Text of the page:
I'm in the situation now that i have to bring some order in my folder structure. Up to now I had a single folder for each shoot, made up by the date and a short description for the shoot. For example: 20151015 Mountain shoot with fuffy

This quickly became a mess, and i need to begin with a new and better structure. What would be a good folder structure that lets find pictures quickly depending on model, subject, year, stock/assignment/private life, etc.?

Is it Worth spending time keywording and cataloguing all pictures in lightroom for each shoot? In what way can this simplify searching the pictures? I would like to find a good workflow that covers folderstructure, download process, cataloguing, editing (seen as step, not going into the details.. I would rather like to see something like "open in lightroom, base editing, and then menu/edit in Photoshop" or something like that), searching for files.

I expect the answer to be sort of a tutorial for beginners.

  • 2
    Soo.... You want us to rewrite Lightroom's Getting Started tutorial? Nov 13 '15 at 11:18
  • does lightroom's tutorial cover folder structure? lightroom is only one step in the process.. what i am looking for is more the complete workflow, to avoid a mess and avoid doing lots of things that can either be done better or avoided completely. Nov 13 '15 at 11:22
  • 1
    tv.adobe.com/show/… Nov 13 '15 at 11:22
  • 2
    Really, folder structure is mostly irrelevant in a database-backed system. Nov 13 '15 at 11:23
  • here it is! :D heh Nov 16 '15 at 15:15

i have to bring some order in my folder structure

No, you don't. You are trying to solve the very problem that cataloging software like Lightroom addresses.

Existing Metadata

As technology evolves, folder structure will have less emphasis, but even today I would argue it is a waste of your time. The existing gold mine is image metadata, in the form of EXIF/IPTC tags and attributes. In the future desktop users will likely be treated with even more machine learning benefits that rely less on EXIF but instead combine with them for even better results.


Beyond what is done for you, image keywords in today's world are quite critical to the successful cataloging of many images. Keywords can be added in a variety of different ways and at really any step in the process that you desire. More information on Keywords can be found here: Adobe Photoshop Lightroom Help / Use keywords


You can spend all day creating a folder that you may think best describes the images contained within. "2015-11-13 - Fun Fall day at the park". This sounds descriptive and useful. It tells you the date, season, location, and experience. But what if tomorrow you want to look for images that were shot with your favorite 35mm lens, at the widest aperture of f/1.4, during the golden hour, were rated at 5 stars, and had your best friend Bob in them? The folder name did quite literally nothing to help you find that image. Does it matter that the image was on D:\Photos\2015\11\13\2015-11-13 - Fun Fall day at the Park"? No it doesn't. In fact, it doesn't matter with Lightroom if the image is even stored locally, it could be on a disconnected drive and the Lightroom catalog will still reference it.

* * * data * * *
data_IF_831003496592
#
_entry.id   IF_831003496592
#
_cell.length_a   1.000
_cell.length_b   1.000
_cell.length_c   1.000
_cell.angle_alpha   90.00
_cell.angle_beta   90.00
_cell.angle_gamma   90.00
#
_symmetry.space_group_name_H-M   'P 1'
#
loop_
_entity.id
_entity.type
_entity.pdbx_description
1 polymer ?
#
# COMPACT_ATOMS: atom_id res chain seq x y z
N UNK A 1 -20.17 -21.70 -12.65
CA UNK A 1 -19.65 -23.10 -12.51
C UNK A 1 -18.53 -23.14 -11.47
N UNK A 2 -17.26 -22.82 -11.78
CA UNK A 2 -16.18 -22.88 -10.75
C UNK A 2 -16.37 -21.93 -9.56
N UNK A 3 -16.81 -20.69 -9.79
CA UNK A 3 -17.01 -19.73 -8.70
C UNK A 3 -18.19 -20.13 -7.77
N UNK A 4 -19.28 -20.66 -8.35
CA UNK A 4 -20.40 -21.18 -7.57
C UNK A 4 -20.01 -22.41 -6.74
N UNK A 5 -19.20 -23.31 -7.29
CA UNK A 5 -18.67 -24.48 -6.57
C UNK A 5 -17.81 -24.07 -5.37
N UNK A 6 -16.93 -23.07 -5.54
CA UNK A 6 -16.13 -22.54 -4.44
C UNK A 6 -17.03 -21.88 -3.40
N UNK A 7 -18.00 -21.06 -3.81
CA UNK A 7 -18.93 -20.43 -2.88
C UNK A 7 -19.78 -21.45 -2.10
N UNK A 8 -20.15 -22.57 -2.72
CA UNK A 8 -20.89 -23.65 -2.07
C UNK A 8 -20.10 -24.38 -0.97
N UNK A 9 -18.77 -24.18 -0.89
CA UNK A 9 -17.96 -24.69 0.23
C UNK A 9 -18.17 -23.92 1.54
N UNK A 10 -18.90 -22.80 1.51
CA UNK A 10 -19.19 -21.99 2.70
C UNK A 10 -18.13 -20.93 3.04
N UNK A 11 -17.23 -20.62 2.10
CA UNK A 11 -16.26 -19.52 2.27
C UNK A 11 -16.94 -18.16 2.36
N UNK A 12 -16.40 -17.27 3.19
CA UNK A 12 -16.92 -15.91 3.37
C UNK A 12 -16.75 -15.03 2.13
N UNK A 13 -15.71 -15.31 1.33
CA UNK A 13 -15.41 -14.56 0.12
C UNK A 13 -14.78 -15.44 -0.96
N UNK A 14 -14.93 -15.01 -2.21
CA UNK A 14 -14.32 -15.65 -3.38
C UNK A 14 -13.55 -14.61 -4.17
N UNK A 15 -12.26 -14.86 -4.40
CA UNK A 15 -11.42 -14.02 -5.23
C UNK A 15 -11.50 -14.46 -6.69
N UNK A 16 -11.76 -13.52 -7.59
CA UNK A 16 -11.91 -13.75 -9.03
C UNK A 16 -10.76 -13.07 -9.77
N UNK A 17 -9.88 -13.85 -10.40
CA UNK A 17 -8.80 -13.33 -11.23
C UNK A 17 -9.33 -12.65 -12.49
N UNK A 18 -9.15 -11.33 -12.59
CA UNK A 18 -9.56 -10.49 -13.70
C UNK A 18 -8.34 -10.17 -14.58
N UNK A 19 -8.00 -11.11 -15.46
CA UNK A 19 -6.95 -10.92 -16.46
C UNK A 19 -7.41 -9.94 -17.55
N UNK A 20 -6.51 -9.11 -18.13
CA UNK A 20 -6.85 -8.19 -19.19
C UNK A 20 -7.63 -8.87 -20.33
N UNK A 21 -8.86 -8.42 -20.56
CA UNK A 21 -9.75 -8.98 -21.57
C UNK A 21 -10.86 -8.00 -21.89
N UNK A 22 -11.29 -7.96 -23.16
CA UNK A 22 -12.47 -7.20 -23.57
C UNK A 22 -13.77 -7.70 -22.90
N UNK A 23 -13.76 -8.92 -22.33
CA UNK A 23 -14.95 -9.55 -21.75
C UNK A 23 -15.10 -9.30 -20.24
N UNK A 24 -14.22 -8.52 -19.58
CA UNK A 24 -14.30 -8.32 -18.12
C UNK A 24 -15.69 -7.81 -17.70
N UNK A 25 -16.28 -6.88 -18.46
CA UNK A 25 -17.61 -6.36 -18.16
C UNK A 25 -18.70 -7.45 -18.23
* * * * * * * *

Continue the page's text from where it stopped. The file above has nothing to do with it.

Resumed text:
Lightroom Features

As far as searching specifically, Lightroom has vast options such as:

  • Library filter bar (Text/Attribute/Metadata Filter)
  • Collections / Smart Collections
  • Keywords
  • People view mode
  • 3
    Forget all the extra criteria. Try just finding all photos that you have which have Bob in them. Utterly trivial with properly used cataloging software; downright impossible without. (Even if you sort photos into a directory structure based on who's in them, where do you put that photo showing Bob and Alice at their wedding?)
    – user
    Nov 13 '15 at 21:39
  • This what I learned earlier this year and why I'm tagging all my images that I have. I would like to add geotagging (location tagging) as well since I was having issues tagging the location. I've been fortunate that I dumbly take shots of places I go into/visit. Once tagged, the catelogues will be a lot easier to find, for details but also location. Nov 16 '15 at 23:03

Your Answer

By clicking “Post Your Answer”, you agree to our terms of service, privacy policy and cookie policy

Not the answer you're looking for? Browse other questions tagged or ask your own question.